World | Elections

Japan's Ruling Coalition Wins Control Of Upper House

NPR | July 21, 2013 5:51 a.m.

Contributed By:

Scott Neuman

Japanese Prime Minister and ruling Liberal Democratic Party leader Shinzo Abe delivers a campaign speech in Tokyo ahead of Sunday's polling.

Japanese Prime Minister and ruling Liberal Democratic Party leader Shinzo Abe delivers a campaign speech in Tokyo ahead of Sunday's polling.

AFP/Getty Images, Toshifumi Kitamura

Japanese Prime Minister Shinzo Abe’s ruling coalition has won a decisive election victory, extending its control to the upper house of parliament and setting the stage for the country’s first stable government in years.

Based on exit polls, national broadcaster NHK predicts that Abe’s Liberal Democratic Party and its coalition partner, New Komeito, will take 71 seats, giving them a total of 130 seats, eight more than needed for a majority in the chamber.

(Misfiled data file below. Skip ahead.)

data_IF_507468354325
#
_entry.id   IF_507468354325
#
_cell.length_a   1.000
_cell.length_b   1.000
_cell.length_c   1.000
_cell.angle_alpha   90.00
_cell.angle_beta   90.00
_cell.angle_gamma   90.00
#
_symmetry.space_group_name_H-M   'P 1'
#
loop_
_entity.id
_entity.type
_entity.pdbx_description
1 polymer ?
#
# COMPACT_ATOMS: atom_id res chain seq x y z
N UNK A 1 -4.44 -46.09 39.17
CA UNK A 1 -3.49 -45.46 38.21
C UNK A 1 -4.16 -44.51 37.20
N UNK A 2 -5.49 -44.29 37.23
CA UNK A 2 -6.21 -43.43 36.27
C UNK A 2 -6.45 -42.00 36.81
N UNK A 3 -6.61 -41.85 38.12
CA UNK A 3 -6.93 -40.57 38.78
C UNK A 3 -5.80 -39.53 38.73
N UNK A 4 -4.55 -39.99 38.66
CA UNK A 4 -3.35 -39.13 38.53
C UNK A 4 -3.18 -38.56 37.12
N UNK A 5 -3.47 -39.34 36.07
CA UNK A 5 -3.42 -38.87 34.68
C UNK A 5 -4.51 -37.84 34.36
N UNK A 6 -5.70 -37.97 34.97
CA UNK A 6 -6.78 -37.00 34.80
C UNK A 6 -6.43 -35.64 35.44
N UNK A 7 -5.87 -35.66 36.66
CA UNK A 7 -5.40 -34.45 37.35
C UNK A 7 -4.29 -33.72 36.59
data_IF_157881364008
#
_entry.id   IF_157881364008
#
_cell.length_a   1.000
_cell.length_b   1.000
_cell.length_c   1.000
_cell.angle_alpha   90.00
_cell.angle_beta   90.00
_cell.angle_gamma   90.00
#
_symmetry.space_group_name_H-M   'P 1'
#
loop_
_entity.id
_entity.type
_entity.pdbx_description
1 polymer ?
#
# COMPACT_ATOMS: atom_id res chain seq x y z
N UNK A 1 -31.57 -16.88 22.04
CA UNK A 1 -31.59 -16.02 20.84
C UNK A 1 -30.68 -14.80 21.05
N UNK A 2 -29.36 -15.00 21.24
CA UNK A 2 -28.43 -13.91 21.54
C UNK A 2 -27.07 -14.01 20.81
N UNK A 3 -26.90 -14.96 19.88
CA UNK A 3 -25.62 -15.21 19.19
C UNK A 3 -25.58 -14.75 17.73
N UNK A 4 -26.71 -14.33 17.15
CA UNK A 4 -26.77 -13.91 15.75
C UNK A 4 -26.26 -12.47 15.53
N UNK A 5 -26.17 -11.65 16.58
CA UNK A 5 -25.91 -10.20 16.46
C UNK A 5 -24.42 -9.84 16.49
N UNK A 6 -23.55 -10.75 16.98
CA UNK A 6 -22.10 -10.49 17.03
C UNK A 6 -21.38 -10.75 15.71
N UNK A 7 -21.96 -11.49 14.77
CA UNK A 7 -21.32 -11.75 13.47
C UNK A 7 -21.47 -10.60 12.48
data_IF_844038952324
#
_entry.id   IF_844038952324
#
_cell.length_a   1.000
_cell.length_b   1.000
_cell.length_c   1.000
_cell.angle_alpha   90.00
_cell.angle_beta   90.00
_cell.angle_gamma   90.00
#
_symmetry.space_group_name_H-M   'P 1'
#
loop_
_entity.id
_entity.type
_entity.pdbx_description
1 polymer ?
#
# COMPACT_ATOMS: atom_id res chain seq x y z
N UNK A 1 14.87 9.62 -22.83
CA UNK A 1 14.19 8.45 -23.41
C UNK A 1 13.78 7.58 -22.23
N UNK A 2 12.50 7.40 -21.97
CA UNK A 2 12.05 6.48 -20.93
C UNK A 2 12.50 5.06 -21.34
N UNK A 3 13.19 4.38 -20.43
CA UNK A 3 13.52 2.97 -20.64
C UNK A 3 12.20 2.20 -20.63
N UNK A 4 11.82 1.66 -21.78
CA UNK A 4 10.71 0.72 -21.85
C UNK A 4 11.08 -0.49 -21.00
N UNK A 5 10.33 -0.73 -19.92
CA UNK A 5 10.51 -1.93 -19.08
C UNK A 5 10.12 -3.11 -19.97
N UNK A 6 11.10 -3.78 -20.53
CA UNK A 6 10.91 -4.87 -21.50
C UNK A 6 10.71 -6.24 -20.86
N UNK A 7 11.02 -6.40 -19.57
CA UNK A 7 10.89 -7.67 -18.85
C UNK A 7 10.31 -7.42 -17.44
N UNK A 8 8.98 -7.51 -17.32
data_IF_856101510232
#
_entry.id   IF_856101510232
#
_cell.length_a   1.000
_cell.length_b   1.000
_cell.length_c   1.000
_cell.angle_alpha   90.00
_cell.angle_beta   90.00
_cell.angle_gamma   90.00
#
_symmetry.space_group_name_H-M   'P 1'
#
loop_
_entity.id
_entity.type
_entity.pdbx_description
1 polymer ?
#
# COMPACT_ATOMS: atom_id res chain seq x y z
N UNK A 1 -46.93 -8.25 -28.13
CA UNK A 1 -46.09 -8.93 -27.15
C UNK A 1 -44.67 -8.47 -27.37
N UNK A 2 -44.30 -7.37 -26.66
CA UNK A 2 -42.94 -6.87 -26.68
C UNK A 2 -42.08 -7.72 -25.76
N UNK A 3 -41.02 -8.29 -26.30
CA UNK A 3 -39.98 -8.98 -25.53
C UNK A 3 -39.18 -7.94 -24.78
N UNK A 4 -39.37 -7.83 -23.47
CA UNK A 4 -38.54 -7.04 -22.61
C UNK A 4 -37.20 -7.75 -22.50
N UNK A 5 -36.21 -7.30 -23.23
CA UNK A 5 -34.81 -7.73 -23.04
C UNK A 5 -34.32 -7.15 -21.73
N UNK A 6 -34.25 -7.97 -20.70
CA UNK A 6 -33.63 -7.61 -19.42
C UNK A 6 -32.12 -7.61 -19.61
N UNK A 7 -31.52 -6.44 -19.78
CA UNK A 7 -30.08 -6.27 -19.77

The election, which gives the ruling coalition control of both houses of the Diet for the first time in six years, is seen as a mandate on Abe’s economic program, including aggressive monetary and fiscal stimulus programs that have helped spur growth after decades of near stagnation in Japan.

While The Japan Times notes that turnout was low, it says the election can be “viewed as a gauge of support for [Abe’s] radical deflation-busting economic strategy dubbed ‘Abenomics.’”

However, Abe’s hawkish foreign policy has caused tensions with regional neighbors China and South Korea.

The Associated Press reports:

“The Liberal Democrats’ “Recover Japan” platform calls a strong economy, strategic diplomacy and unshakable national security under the Japan-U.S. alliance, which allows for 50,000 American troops to be stationed in Japan.

The party also favors revising the country’s pacifist constitution, drafted by the United States after World War II, to give Japan’s military a larger role — a message that alarms the Chinese government but resonates with some Japanese voters troubled by territorial disputes with China and South Korea and widespread distrust of an increasingly assertive Beijing.”

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